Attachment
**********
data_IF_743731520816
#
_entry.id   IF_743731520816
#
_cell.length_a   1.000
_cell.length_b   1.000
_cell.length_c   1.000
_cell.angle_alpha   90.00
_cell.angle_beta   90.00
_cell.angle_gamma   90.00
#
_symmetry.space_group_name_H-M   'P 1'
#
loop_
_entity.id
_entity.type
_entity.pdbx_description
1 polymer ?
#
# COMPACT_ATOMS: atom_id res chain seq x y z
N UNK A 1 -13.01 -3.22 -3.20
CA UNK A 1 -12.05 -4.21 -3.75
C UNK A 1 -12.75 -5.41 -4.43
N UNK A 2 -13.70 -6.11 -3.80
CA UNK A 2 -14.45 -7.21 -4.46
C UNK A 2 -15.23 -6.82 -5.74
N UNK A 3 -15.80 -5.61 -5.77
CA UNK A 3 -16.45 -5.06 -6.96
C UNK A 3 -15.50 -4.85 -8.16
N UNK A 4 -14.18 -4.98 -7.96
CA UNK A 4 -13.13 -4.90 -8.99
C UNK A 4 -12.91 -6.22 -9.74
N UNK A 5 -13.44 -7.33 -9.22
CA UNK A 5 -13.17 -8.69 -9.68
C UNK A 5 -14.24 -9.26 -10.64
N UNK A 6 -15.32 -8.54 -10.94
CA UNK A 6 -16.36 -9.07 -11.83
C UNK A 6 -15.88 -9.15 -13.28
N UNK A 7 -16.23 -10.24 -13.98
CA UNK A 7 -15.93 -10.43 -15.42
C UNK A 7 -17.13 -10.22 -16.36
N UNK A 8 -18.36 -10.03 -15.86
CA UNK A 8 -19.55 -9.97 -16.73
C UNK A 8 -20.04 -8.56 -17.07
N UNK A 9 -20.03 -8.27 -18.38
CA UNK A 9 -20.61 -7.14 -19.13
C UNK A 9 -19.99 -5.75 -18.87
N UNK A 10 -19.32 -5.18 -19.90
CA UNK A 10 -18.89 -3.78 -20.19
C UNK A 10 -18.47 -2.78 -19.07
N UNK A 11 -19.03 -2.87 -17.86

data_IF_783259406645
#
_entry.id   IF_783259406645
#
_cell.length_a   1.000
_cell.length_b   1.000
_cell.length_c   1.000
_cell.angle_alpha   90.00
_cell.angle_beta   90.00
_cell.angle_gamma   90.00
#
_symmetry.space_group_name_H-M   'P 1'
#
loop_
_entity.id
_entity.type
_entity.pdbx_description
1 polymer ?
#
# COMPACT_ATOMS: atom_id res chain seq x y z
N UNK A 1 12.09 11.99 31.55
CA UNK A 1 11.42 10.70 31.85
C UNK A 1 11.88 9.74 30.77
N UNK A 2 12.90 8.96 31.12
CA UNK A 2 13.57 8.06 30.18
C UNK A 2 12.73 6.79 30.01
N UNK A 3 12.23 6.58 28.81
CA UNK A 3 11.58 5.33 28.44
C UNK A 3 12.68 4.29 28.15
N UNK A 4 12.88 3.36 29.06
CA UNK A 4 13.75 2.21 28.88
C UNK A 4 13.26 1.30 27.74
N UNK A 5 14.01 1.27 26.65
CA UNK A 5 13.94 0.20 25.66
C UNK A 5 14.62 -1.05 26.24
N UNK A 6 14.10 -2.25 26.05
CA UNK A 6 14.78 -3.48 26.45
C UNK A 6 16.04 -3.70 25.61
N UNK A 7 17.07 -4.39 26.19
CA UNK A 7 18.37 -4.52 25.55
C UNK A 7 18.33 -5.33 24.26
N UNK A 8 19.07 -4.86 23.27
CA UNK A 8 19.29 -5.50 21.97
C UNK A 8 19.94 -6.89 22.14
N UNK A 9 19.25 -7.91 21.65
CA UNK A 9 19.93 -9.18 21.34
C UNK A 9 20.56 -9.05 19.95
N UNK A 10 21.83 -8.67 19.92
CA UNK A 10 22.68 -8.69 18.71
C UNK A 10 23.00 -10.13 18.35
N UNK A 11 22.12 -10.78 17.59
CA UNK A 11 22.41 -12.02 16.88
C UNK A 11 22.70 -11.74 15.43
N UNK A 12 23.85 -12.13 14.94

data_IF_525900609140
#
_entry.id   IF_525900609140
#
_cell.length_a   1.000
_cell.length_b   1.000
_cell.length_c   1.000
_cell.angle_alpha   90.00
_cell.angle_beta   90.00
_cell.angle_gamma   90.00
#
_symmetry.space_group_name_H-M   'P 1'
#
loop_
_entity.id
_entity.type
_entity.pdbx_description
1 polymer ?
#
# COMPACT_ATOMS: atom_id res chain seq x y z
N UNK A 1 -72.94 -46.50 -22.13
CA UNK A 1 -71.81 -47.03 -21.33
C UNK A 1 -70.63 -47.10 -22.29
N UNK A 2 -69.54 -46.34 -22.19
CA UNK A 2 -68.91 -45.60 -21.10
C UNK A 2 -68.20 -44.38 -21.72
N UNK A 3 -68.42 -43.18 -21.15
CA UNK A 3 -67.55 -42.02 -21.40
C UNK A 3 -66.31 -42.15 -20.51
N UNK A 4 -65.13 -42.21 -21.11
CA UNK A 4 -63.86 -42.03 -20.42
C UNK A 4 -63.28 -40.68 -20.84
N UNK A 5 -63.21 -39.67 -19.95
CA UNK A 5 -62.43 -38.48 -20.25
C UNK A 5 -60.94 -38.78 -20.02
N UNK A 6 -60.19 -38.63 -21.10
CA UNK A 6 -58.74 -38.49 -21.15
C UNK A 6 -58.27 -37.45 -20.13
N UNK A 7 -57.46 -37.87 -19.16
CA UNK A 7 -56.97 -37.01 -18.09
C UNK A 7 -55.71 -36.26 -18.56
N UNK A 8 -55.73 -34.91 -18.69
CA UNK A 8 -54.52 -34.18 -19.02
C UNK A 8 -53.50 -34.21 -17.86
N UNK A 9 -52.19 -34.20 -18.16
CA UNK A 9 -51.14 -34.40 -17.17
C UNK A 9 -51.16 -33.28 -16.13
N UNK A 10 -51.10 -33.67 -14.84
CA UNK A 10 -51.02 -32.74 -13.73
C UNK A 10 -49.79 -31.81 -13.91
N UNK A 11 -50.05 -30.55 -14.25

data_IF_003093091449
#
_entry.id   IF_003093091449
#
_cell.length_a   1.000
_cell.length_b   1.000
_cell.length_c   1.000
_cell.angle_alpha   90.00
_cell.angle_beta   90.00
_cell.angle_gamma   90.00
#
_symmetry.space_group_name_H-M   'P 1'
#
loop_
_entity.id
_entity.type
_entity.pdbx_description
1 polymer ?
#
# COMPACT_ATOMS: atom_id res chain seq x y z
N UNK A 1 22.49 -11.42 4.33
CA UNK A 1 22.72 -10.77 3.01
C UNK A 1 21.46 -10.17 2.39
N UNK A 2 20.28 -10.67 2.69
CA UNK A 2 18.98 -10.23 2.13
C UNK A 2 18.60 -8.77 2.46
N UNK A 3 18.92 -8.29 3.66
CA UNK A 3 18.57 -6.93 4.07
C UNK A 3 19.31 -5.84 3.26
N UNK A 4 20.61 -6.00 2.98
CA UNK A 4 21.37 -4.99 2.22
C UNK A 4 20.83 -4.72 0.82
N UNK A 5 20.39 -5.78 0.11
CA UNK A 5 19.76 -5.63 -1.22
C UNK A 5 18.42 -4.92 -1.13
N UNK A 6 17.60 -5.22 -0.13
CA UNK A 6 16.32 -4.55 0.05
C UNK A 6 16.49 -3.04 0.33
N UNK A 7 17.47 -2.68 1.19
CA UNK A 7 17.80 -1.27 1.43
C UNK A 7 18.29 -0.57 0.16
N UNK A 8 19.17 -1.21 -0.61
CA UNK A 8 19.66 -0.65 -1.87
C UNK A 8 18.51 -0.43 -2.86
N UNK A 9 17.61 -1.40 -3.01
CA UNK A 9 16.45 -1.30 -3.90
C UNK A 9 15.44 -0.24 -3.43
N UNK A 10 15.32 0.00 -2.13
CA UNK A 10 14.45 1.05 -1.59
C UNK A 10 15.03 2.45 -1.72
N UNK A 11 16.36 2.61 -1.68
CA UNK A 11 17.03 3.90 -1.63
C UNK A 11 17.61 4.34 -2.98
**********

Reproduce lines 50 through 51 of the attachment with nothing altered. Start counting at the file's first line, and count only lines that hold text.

C UNK A 10 -18.47 -2.78 -19.07
N UNK A 11 -19.03 -2.87 -17.86